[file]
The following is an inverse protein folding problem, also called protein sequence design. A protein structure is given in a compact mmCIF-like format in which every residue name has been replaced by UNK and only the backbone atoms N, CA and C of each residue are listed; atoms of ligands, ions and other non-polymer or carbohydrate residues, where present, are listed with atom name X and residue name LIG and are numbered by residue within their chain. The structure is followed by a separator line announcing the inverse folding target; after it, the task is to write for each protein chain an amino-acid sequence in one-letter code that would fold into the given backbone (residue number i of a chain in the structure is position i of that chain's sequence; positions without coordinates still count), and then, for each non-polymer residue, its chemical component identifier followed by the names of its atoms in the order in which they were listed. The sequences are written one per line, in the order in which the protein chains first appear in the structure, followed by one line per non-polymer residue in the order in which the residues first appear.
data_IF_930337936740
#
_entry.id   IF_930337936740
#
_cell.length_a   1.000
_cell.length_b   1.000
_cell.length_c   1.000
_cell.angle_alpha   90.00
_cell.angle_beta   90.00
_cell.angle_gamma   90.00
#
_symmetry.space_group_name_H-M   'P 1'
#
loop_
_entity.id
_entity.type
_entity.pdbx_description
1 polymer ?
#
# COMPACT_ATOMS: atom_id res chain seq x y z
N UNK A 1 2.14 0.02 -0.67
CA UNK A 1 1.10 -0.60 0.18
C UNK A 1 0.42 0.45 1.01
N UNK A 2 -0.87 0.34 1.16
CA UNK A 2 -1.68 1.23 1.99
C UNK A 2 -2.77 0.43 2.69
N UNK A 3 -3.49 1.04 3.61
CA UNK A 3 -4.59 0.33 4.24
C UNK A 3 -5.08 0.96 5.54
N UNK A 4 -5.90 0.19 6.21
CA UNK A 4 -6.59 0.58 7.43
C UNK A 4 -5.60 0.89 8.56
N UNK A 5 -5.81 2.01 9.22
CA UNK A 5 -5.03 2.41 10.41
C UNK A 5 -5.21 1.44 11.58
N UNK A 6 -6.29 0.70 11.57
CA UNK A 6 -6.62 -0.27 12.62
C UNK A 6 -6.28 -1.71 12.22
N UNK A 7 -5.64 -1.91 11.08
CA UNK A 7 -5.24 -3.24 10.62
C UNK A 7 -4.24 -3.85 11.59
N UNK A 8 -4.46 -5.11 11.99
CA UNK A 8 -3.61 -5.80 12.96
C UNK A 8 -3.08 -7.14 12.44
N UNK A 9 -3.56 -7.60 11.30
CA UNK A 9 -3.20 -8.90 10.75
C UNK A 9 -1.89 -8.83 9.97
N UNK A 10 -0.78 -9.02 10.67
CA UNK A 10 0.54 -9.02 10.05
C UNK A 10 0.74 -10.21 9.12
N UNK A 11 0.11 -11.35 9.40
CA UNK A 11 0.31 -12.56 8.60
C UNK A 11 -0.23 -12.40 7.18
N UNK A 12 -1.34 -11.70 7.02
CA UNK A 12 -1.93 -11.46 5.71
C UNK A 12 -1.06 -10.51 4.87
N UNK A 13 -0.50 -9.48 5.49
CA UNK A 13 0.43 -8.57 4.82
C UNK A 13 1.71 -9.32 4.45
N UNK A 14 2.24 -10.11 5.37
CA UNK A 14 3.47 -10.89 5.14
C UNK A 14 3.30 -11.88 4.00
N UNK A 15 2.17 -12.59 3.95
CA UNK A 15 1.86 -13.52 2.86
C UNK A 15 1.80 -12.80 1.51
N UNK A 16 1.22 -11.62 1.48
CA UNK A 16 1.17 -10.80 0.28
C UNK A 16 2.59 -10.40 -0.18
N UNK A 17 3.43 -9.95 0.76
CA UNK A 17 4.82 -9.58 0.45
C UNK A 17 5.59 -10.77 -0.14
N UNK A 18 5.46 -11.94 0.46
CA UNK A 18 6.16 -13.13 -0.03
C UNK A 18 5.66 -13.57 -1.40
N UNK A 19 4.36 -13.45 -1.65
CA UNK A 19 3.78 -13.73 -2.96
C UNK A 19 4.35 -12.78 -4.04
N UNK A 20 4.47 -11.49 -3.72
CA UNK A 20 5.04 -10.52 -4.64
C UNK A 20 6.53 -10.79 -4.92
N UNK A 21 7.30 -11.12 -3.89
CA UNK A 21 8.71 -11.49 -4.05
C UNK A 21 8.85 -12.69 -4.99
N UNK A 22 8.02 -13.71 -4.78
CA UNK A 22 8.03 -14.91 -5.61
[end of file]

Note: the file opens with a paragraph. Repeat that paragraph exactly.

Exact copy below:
The following is an inverse protein folding problem, also called protein sequence design. A protein structure is given in a compact mmCIF-like format in which every residue name has been replaced by UNK and only the backbone atoms N, CA and C of each residue are listed; atoms of ligands, ions and other non-polymer or carbohydrate residues, where present, are listed with atom name X and residue name LIG and are numbered by residue within their chain. The structure is followed by a separator line announcing the inverse folding target; after it, the task is to write for each protein chain an amino-acid sequence in one-letter code that would fold into the given backbone (residue number i of a chain in the structure is position i of that chain's sequence; positions without coordinates still count), and then, for each non-polymer residue, its chemical component identifier followed by the names of its atoms in the order in which they were listed. The sequences are written one per line, in the order in which the protein chains first appear in the structure, followed by one line per non-polymer residue in the order in which the residues first appear.